Antitrust and Unfair Competition Law

Competition: Fall 2015, Vol 24, No. 2


By Jordan Elias1

Justice Cardozo summed up the essential challenge of deciding cases with a single sentence: "There are gaps to be filled."2 Gap-filling best describes the judicial function that a unanimous California Supreme Court performed this year in its major antitrust decision in the Cipro reverse payment litigation.3 Confronting spaces in the law left by the U.S. Supreme Court in its own recent reverse payment decision—FTC v. Actavis, Inc.4—the California court elaborated at length on why reverse payment agreements must be treated as suspect under the rule of reason and how a reverse payment trial under the Cartwright Act5 must be structured.

The California Supreme Court’s Cipro decision is binding authority as to Cartwright Act claims in state and federal courts and, in my view, should also be persuasive authority for courts interpreting and applying Actavis. As one federal judge remarked, Cipro contains "one of the most thorough and thoughtful discussions of Actavis yet"; it explains "that ‘the period of exclusion attributable to a patent is not its full life, but its expected life had enforcement been sought,’ and that ‘[t]his expected life represents the baseline against which the competitive effects of any agreement must be measured.’"6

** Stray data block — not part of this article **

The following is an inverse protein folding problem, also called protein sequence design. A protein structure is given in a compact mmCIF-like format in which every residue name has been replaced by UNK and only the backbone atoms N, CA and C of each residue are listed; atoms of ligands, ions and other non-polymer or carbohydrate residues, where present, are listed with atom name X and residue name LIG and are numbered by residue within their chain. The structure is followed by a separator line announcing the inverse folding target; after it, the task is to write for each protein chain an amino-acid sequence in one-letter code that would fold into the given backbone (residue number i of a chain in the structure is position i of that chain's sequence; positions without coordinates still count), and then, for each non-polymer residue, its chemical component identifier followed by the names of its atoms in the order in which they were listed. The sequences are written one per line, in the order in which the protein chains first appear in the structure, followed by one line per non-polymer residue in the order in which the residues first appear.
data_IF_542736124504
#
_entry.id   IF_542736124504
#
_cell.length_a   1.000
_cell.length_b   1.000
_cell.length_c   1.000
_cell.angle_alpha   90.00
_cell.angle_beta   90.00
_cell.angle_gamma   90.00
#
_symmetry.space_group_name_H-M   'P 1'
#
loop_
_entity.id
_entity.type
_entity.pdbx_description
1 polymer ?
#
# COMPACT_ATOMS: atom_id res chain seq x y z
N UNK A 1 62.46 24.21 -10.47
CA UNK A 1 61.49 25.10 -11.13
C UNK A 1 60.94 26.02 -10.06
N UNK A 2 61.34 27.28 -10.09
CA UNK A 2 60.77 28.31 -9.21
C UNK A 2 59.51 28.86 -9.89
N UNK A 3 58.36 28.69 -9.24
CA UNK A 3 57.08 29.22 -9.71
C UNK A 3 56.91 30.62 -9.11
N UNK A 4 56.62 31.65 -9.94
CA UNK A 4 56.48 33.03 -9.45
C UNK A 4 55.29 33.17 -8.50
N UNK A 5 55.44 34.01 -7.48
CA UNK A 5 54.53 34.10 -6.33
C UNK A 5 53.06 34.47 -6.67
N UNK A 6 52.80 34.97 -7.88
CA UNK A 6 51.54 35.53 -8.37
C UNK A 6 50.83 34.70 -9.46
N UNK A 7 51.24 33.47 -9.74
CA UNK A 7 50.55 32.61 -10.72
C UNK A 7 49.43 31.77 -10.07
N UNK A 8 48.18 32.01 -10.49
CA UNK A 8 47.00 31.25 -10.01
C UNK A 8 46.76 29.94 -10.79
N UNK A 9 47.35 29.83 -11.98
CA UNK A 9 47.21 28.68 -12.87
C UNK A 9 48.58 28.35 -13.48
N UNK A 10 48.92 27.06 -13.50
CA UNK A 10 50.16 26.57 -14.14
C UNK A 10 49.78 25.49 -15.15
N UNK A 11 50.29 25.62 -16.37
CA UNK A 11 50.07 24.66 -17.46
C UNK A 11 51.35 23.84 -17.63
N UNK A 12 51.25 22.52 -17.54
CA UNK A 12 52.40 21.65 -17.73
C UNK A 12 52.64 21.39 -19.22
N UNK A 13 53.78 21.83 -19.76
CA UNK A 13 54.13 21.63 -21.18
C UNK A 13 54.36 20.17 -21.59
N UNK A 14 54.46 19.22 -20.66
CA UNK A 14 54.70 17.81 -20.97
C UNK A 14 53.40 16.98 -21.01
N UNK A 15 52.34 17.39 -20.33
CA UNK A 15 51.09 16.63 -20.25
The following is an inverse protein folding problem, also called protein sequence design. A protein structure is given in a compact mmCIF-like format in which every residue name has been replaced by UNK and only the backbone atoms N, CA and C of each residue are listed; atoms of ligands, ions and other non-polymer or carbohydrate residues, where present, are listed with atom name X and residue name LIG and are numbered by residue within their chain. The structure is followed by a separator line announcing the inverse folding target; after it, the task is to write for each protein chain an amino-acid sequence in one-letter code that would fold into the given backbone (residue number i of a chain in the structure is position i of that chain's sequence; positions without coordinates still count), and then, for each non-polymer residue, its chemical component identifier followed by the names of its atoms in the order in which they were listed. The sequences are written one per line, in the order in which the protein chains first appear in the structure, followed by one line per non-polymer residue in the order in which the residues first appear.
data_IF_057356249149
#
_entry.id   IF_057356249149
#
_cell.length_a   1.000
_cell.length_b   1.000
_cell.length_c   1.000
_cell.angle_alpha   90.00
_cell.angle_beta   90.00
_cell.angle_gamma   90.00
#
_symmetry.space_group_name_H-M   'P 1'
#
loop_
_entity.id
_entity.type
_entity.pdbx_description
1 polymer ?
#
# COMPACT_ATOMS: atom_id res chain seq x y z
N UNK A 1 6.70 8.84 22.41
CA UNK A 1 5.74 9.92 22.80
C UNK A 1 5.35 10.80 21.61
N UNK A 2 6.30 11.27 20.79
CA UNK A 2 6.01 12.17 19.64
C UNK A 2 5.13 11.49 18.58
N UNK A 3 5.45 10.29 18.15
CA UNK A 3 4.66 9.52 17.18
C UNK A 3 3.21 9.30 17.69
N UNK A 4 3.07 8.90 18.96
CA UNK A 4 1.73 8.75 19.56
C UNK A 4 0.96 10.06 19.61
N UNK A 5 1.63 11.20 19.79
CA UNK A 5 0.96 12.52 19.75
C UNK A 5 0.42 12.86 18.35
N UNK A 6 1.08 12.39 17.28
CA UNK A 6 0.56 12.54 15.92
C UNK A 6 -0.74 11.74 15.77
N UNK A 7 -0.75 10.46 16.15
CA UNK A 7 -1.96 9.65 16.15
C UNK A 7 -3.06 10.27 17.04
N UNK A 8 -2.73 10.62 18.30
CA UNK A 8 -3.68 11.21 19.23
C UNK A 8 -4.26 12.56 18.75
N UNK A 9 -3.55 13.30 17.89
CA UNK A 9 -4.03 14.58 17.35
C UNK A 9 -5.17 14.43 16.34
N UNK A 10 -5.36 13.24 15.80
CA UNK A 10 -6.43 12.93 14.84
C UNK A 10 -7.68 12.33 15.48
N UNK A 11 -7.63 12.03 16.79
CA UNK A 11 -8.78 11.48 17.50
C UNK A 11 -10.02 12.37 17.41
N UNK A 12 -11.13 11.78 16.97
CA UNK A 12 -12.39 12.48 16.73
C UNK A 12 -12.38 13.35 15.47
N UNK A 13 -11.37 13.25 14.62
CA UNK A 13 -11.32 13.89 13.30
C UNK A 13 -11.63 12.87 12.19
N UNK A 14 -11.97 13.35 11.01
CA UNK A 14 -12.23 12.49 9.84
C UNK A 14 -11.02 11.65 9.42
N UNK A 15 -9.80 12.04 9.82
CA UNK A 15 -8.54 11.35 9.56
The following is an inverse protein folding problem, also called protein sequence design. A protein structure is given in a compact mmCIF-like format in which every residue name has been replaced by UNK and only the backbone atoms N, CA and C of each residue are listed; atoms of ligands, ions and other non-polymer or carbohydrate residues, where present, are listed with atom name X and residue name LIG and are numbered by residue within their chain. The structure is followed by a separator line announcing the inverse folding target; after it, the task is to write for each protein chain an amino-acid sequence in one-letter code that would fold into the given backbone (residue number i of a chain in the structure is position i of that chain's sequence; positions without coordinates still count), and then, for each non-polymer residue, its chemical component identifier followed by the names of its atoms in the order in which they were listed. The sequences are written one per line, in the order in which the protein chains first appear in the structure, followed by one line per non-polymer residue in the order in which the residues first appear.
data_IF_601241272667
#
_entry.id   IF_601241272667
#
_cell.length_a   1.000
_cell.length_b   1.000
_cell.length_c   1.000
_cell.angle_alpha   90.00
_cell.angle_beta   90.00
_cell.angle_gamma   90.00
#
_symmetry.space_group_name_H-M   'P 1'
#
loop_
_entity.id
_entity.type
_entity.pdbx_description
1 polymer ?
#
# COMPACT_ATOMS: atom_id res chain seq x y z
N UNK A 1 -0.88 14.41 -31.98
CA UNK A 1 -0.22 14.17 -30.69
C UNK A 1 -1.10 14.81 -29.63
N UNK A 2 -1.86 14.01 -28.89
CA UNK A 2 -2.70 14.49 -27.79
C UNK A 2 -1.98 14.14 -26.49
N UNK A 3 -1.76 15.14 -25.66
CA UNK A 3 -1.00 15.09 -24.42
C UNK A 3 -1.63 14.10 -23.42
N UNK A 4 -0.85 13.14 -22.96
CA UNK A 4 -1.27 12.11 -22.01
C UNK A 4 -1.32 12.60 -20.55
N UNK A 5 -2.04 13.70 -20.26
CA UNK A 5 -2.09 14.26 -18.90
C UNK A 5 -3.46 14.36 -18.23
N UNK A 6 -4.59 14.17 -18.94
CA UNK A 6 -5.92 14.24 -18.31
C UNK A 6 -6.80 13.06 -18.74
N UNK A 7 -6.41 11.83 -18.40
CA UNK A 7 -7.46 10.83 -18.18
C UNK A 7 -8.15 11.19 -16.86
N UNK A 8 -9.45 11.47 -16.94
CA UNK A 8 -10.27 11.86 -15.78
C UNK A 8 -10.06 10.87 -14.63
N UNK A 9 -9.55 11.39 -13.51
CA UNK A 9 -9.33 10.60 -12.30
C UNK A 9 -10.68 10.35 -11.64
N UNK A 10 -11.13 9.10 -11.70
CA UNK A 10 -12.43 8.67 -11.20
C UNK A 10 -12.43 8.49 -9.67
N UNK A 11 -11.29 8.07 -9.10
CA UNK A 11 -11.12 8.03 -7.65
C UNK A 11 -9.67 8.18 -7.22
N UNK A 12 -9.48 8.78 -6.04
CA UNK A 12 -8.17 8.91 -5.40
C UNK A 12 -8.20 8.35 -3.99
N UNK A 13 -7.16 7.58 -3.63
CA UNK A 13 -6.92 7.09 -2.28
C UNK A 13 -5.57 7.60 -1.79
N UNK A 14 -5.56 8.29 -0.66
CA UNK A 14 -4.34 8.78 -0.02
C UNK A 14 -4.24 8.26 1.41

The authoritative guidance and reasoning in the Cipro decision should inform the prosecution, management and resolution of reverse payment claims, under California law and otherwise, for years to come.7 Where Actavis left questions, Cipro supplied answers grounded in existing antitrust principles and economic analysis, from the high court of the most populous state. And to the extent Cipro has a lasting effect on the contours of future reverse payment cases, and on antitrust law in general, it will be because the California Justices refused to dodge the issues that have made reverse payments such a conundrum.

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